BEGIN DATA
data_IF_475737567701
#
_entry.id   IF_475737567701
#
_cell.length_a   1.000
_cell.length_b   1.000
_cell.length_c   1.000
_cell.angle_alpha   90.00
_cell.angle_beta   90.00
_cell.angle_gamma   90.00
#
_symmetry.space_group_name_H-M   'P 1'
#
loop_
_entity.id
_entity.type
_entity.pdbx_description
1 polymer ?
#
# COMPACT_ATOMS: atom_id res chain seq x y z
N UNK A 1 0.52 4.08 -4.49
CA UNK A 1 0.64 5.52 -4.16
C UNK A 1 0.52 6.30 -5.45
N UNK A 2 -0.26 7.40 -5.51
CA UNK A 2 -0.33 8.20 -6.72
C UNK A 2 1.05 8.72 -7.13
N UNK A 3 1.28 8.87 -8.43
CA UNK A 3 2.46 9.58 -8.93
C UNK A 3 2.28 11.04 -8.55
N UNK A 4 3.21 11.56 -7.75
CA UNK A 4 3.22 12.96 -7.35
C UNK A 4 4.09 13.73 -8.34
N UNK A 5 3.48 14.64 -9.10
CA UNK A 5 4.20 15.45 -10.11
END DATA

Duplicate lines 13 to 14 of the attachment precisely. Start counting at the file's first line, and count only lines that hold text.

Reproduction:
#
loop_